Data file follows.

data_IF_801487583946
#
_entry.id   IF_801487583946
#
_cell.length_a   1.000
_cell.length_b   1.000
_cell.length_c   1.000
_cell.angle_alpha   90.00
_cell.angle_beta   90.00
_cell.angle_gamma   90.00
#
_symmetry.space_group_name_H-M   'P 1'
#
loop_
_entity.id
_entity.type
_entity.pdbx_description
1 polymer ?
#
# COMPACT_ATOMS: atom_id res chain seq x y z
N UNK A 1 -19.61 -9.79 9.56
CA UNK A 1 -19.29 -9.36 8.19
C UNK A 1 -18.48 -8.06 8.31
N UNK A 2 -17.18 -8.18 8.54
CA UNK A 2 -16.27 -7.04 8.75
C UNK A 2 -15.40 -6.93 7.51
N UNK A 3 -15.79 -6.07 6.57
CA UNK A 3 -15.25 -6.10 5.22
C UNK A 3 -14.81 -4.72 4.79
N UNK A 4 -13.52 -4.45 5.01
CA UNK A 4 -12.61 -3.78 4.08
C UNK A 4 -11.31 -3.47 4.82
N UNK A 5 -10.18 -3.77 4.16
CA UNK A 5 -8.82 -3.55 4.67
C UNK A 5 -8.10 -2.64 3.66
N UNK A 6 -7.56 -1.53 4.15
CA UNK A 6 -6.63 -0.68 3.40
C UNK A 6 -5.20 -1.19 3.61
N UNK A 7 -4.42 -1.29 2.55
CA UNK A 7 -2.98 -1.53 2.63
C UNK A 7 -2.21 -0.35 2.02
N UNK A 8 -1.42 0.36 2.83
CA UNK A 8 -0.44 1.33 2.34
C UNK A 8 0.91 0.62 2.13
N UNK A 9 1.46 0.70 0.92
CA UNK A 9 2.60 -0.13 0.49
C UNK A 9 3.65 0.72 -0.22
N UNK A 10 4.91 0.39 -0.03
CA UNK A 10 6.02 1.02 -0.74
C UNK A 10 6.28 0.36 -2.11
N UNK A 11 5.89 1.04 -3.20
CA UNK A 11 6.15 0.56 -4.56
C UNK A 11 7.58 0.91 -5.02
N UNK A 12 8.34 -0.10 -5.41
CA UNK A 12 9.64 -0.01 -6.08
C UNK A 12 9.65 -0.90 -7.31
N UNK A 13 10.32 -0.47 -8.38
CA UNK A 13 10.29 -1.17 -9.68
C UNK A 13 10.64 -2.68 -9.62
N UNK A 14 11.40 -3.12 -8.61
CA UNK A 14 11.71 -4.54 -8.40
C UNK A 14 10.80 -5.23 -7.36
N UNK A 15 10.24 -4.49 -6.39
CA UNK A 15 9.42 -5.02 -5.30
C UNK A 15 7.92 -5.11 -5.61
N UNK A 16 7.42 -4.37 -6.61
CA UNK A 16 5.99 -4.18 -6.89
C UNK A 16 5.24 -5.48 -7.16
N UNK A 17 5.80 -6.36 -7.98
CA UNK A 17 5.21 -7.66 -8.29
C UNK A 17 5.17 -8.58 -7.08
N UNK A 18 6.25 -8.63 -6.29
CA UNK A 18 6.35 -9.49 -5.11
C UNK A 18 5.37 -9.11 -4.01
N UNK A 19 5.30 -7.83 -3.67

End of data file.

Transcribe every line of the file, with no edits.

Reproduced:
data_IF_801487583946
#
_entry.id   IF_801487583946
#
_cell.length_a   1.000
_cell.length_b   1.000
_cell.length_c   1.000
_cell.angle_alpha   90.00
_cell.angle_beta   90.00
_cell.angle_gamma   90.00
#
_symmetry.space_group_name_H-M   'P 1'
#
loop_
_entity.id
_entity.type
_entity.pdbx_description
1 polymer ?
#
# COMPACT_ATOMS: atom_id res chain seq x y z
N UNK A 1 -19.61 -9.79 9.56
CA UNK A 1 -19.29 -9.36 8.19
C UNK A 1 -18.48 -8.06 8.31
N UNK A 2 -17.18 -8.18 8.54
CA UNK A 2 -16.27 -7.04 8.75
C UNK A 2 -15.40 -6.93 7.51
N UNK A 3 -15.79 -6.07 6.57
CA UNK A 3 -15.25 -6.10 5.22
C UNK A 3 -14.81 -4.72 4.79
N UNK A 4 -13.52 -4.45 5.01
CA UNK A 4 -12.61 -3.78 4.08
C UNK A 4 -11.31 -3.47 4.82
N UNK A 5 -10.18 -3.77 4.16
CA UNK A 5 -8.82 -3.55 4.67
C UNK A 5 -8.10 -2.64 3.66
N UNK A 6 -7.56 -1.53 4.15
CA UNK A 6 -6.63 -0.68 3.40
C UNK A 6 -5.20 -1.19 3.61
N UNK A 7 -4.42 -1.29 2.55
CA UNK A 7 -2.98 -1.53 2.63
C UNK A 7 -2.21 -0.35 2.02
N UNK A 8 -1.42 0.36 2.83
CA UNK A 8 -0.44 1.33 2.34
C UNK A 8 0.91 0.62 2.13
N UNK A 9 1.46 0.70 0.92
CA UNK A 9 2.60 -0.13 0.49
C UNK A 9 3.65 0.72 -0.22
N UNK A 10 4.91 0.39 -0.03
CA UNK A 10 6.02 1.02 -0.74
C UNK A 10 6.28 0.36 -2.11
N UNK A 11 5.89 1.04 -3.20
CA UNK A 11 6.15 0.56 -4.56
C UNK A 11 7.58 0.91 -5.02
N UNK A 12 8.34 -0.10 -5.41
CA UNK A 12 9.64 -0.01 -6.08
C UNK A 12 9.65 -0.90 -7.31
N UNK A 13 10.32 -0.47 -8.38
CA UNK A 13 10.29 -1.17 -9.68
C UNK A 13 10.64 -2.68 -9.62
N UNK A 14 11.40 -3.12 -8.61
CA UNK A 14 11.71 -4.54 -8.40
C UNK A 14 10.80 -5.23 -7.36
N UNK A 15 10.24 -4.49 -6.39
CA UNK A 15 9.42 -5.02 -5.30
C UNK A 15 7.92 -5.11 -5.61
N UNK A 16 7.42 -4.37 -6.61
CA UNK A 16 5.99 -4.18 -6.89
C UNK A 16 5.24 -5.48 -7.16
N UNK A 17 5.80 -6.36 -7.98
CA UNK A 17 5.21 -7.66 -8.29
C UNK A 17 5.17 -8.58 -7.08
N UNK A 18 6.25 -8.63 -6.29
CA UNK A 18 6.35 -9.49 -5.11
C UNK A 18 5.37 -9.11 -4.01
N UNK A 19 5.30 -7.83 -3.67